Harmony Korine discussing Spring Breakers on Film Society's Daily Buzz with Eugene Hernandez. Photo: Lansia Wann
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"I want to create in the way I want to create. I want to move as fast as I can think."
Harmony Korine was discussing Spring Breakers with Eugene Hernandez on Film Society's Daily Buzz podcast from SXSW, and the topic had turned to film school. Korine attended NYU for dramatic writing, as opposed to filmmaking, before leaving to write Kids with Larry Clark. He explained the choice to study writing as a necessity.
"I was making films already and I had a decent understanding of the technical side," he explained. "All I ever wanted to do was write my own films. I didn't want to ever be in a place where I was dependent on other people doing anything for me, and I'm still that way... I never want to be stranded."
This fierce independence is evident across Korine's work, from his audacious directorial debut Gummo (1997) to his new film, which boasts the oddball cast of James Franco, Selena Gomez, Vanessa Hudgens, Ashley Benson, and Gucci Mane. When asked how he's managed to maintain this level of freedom, Korinne again emphasized that there was no other option.
"I just don't care," he said. "I make movies because that's the only thing I ever wanted to do… I can't be stopped. [Laughs] I do what I have to do. I've only ever had one vision and it's to make films in this way. Nothing else really matters much."
On the topic of Spring Breakers, Korine was quick to point out that he didn't intend it as an exposé of spring break culture, or even about it at all. Instead, he described it as a "backdrop for this more criminal, menacing element." That element is embodied by James Franco's Alien, a Florida drug dealer complete with cornrows, a blinged-out grille, and coopted black slang.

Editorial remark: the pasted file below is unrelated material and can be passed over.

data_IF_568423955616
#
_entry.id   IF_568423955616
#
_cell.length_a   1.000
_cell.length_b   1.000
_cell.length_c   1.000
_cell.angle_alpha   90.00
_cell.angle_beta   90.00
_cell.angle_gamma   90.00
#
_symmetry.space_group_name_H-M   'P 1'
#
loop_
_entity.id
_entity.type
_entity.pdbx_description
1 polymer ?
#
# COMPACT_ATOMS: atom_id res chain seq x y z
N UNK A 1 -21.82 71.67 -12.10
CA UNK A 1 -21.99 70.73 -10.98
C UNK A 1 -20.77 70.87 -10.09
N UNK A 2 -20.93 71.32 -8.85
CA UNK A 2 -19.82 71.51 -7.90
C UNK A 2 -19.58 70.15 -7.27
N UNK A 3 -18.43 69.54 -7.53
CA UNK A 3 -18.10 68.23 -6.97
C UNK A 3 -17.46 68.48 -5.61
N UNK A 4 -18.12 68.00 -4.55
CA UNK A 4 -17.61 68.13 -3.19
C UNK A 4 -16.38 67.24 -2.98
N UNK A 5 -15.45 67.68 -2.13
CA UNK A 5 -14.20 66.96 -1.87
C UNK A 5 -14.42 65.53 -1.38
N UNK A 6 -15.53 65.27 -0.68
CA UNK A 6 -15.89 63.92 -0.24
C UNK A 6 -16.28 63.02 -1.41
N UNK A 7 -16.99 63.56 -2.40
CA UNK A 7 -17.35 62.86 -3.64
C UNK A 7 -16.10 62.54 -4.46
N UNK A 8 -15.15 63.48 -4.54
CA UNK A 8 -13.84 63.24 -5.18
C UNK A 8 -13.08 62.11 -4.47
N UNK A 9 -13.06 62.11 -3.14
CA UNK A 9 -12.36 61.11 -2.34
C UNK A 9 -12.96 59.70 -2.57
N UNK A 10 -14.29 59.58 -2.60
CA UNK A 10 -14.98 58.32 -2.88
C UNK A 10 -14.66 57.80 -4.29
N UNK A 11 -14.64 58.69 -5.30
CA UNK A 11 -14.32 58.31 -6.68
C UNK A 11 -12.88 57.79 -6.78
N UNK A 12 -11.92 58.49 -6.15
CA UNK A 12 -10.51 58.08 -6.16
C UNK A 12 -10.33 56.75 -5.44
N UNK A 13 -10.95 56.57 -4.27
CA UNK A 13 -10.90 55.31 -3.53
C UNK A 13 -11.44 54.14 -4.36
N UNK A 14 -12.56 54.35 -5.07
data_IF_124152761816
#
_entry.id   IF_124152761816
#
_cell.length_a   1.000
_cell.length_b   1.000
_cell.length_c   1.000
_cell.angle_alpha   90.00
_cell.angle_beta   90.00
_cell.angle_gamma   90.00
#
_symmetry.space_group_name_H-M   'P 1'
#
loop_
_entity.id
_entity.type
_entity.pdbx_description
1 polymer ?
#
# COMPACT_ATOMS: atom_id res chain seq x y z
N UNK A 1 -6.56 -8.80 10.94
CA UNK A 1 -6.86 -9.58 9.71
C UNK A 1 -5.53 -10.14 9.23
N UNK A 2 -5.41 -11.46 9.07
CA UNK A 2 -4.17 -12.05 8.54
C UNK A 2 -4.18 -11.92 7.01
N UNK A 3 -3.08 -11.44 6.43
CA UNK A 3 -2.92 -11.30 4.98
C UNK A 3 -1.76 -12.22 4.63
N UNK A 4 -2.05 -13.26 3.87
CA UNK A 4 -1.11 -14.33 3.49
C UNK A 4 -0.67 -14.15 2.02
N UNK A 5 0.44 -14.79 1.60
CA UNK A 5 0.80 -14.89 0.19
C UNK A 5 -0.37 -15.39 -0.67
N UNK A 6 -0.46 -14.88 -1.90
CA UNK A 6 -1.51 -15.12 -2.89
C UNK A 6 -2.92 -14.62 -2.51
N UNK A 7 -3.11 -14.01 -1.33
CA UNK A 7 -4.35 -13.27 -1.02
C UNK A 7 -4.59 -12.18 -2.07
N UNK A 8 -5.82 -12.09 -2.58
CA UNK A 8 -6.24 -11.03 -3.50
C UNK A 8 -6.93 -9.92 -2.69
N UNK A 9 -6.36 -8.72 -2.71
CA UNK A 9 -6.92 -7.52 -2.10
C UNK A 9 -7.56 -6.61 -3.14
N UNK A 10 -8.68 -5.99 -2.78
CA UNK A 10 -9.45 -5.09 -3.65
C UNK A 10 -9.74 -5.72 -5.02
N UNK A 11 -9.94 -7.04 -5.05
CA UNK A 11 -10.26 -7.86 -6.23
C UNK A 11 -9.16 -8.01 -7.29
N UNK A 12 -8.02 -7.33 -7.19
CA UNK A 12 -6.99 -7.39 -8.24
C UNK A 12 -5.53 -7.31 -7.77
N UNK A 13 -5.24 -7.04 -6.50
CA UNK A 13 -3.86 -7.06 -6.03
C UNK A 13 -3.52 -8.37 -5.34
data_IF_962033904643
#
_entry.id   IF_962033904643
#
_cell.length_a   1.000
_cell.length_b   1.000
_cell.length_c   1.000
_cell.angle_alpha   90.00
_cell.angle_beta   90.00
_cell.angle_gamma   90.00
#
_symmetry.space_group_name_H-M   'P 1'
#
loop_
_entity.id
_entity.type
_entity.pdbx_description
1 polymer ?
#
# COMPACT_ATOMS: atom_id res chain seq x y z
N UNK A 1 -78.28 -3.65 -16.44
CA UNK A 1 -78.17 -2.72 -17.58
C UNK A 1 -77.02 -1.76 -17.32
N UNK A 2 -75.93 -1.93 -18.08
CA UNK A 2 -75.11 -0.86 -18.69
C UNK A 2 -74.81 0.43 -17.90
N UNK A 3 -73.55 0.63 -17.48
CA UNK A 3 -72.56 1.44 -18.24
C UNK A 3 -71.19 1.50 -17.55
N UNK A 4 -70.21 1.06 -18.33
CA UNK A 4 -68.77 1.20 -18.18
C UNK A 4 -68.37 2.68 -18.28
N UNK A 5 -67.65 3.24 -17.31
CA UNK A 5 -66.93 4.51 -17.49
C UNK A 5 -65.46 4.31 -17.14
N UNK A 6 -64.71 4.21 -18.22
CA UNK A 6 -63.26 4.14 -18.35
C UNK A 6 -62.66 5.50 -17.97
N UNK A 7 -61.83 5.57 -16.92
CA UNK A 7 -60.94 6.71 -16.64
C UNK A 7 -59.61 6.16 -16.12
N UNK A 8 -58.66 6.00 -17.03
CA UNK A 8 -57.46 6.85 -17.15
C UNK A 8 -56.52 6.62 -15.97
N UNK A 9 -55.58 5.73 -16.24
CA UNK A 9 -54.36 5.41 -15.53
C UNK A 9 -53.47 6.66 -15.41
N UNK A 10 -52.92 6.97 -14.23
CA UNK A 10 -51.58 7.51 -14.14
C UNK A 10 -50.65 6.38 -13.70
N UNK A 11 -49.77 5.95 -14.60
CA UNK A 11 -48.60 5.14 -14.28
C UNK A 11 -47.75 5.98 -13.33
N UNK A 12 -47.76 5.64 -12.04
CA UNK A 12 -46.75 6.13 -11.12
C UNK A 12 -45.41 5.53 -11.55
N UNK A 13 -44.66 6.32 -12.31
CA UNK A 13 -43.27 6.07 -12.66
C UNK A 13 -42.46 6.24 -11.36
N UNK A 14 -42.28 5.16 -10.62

"At the same time I didn't want him to be just that," Korine elaborated. "I wanted him to have some type of strange inner poetry and some bizarre, sociopathic… some kind of crazy menace, this weird energy floating around."
Korine explained the impetus for the film as coming from photos of teen debauchery he had been collecting for an art project, "everything from co-ed pornography to fraternity imagery." When he looked at them all together, he became intrigued.
"Subject-wise, they were really sexual, overtly sexual and violent and base, and then all these details around them were very childlike: the nail polish, the Hello Kitty bags, the Mountain Dew bottles. It was kind of like this strange language. I liked it."
When asked what he drew inspiration from in general, Korine's reply was immediate:: "criminals." Which begged the question, does he consider himself and his filmmaking criminal? Again, the answer came quickly: "definitely."
Hear more from Harmony Korine, plus interviews with the filmmakers behind Hey Bartender, We Always Lie to Strangers, Go for Sisters, and another Hot Topics roundtable in our fourth podcast from South by Southwest.
Joe Leydon, Variety
Scott Macaulay, Filmmaker Magazine
Karen Reilly, Tor Project
Matt Wallaert, Bing
Hey Bartender (Douglas Tirola)
We Always Lie to Strangers (AJ Schnack & David Wilson)
Go for Sisters (John Sayles & actor Edward James Olmos)
Spring Breakers (Harmony Korine)